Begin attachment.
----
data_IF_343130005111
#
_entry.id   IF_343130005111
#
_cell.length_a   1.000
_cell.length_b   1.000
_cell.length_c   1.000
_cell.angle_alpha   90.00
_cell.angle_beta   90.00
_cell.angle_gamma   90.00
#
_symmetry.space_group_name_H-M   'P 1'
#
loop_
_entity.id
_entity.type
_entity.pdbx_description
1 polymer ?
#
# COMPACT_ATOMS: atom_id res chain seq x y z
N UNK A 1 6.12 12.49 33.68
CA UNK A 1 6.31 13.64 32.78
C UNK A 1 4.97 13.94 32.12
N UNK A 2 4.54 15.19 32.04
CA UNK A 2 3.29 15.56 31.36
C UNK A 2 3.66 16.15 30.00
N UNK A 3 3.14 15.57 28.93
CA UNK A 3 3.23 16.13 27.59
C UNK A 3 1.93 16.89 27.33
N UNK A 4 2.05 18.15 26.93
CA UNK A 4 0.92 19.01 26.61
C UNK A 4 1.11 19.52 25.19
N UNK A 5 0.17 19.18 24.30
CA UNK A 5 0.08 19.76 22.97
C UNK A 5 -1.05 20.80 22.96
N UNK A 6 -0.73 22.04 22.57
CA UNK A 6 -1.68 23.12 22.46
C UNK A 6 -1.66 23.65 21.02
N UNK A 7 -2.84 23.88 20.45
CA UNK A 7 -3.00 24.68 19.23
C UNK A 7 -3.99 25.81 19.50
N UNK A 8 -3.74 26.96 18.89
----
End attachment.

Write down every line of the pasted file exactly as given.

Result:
data_IF_343130005111
#
_entry.id   IF_343130005111
#
_cell.length_a   1.000
_cell.length_b   1.000
_cell.length_c   1.000
_cell.angle_alpha   90.00
_cell.angle_beta   90.00
_cell.angle_gamma   90.00
#
_symmetry.space_group_name_H-M   'P 1'
#
loop_
_entity.id
_entity.type
_entity.pdbx_description
1 polymer ?
#
# COMPACT_ATOMS: atom_id res chain seq x y z
N UNK A 1 6.12 12.49 33.68
CA UNK A 1 6.31 13.64 32.78
C UNK A 1 4.97 13.94 32.12
N UNK A 2 4.54 15.19 32.04
CA UNK A 2 3.29 15.56 31.36
C UNK A 2 3.66 16.15 30.00
N UNK A 3 3.14 15.57 28.93
CA UNK A 3 3.23 16.13 27.59
C UNK A 3 1.93 16.89 27.33
N UNK A 4 2.05 18.15 26.93
CA UNK A 4 0.92 19.01 26.61
C UNK A 4 1.11 19.52 25.19
N UNK A 5 0.17 19.18 24.30
CA UNK A 5 0.08 19.76 22.97
C UNK A 5 -1.05 20.80 22.96
N UNK A 6 -0.73 22.04 22.57
CA UNK A 6 -1.68 23.12 22.46
C UNK A 6 -1.66 23.65 21.02
N UNK A 7 -2.84 23.88 20.45
CA UNK A 7 -3.00 24.68 19.23
C UNK A 7 -3.99 25.81 19.50
N UNK A 8 -3.74 26.96 18.89